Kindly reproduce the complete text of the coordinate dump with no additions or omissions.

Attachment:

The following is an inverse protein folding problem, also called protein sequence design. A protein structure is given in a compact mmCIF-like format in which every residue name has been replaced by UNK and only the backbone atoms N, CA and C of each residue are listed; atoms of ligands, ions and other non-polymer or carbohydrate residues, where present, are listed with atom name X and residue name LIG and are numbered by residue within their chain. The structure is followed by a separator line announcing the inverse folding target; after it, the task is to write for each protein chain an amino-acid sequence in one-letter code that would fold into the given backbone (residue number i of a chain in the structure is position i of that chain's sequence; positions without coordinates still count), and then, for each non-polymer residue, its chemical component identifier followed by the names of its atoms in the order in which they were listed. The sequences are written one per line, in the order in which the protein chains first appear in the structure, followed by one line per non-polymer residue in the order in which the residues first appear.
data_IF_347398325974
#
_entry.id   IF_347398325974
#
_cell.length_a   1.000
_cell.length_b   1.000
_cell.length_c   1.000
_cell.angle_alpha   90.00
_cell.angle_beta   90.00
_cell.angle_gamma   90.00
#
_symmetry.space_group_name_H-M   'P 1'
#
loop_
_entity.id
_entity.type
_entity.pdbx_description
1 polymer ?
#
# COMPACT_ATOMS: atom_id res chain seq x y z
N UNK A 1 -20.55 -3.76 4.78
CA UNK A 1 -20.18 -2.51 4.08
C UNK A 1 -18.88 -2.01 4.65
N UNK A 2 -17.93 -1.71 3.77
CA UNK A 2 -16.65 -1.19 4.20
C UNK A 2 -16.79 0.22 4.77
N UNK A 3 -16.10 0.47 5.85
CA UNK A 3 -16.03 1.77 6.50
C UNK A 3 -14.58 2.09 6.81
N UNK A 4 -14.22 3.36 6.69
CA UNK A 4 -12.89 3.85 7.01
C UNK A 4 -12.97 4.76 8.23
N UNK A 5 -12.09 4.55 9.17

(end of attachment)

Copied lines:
The following is an inverse protein folding problem, also called protein sequence design. A protein structure is given in a compact mmCIF-like format in which every residue name has been replaced by UNK and only the backbone atoms N, CA and C of each residue are listed; atoms of ligands, ions and other non-polymer or carbohydrate residues, where present, are listed with atom name X and residue name LIG and are numbered by residue within their chain. The structure is followed by a separator line announcing the inverse folding target; after it, the task is to write for each protein chain an amino-acid sequence in one-letter code that would fold into the given backbone (residue number i of a chain in the structure is position i of that chain's sequence; positions without coordinates still count), and then, for each non-polymer residue, its chemical component identifier followed by the names of its atoms in the order in which they were listed. The sequences are written one per line, in the order in which the protein chains first appear in the structure, followed by one line per non-polymer residue in the order in which the residues first appear.
data_IF_347398325974
#
_entry.id   IF_347398325974
#
_cell.length_a   1.000
_cell.length_b   1.000
_cell.length_c   1.000
_cell.angle_alpha   90.00
_cell.angle_beta   90.00
_cell.angle_gamma   90.00
#
_symmetry.space_group_name_H-M   'P 1'
#
loop_
_entity.id
_entity.type
_entity.pdbx_description
1 polymer ?
#
# COMPACT_ATOMS: atom_id res chain seq x y z
N UNK A 1 -20.55 -3.76 4.78
CA UNK A 1 -20.18 -2.51 4.08
C UNK A 1 -18.88 -2.01 4.65
N UNK A 2 -17.93 -1.71 3.77
CA UNK A 2 -16.65 -1.19 4.20
C UNK A 2 -16.79 0.22 4.77
N UNK A 3 -16.10 0.47 5.85
CA UNK A 3 -16.03 1.77 6.50
C UNK A 3 -14.58 2.09 6.81
N UNK A 4 -14.22 3.36 6.69
CA UNK A 4 -12.89 3.85 7.01
C UNK A 4 -12.97 4.76 8.23
N UNK A 5 -12.09 4.55 9.17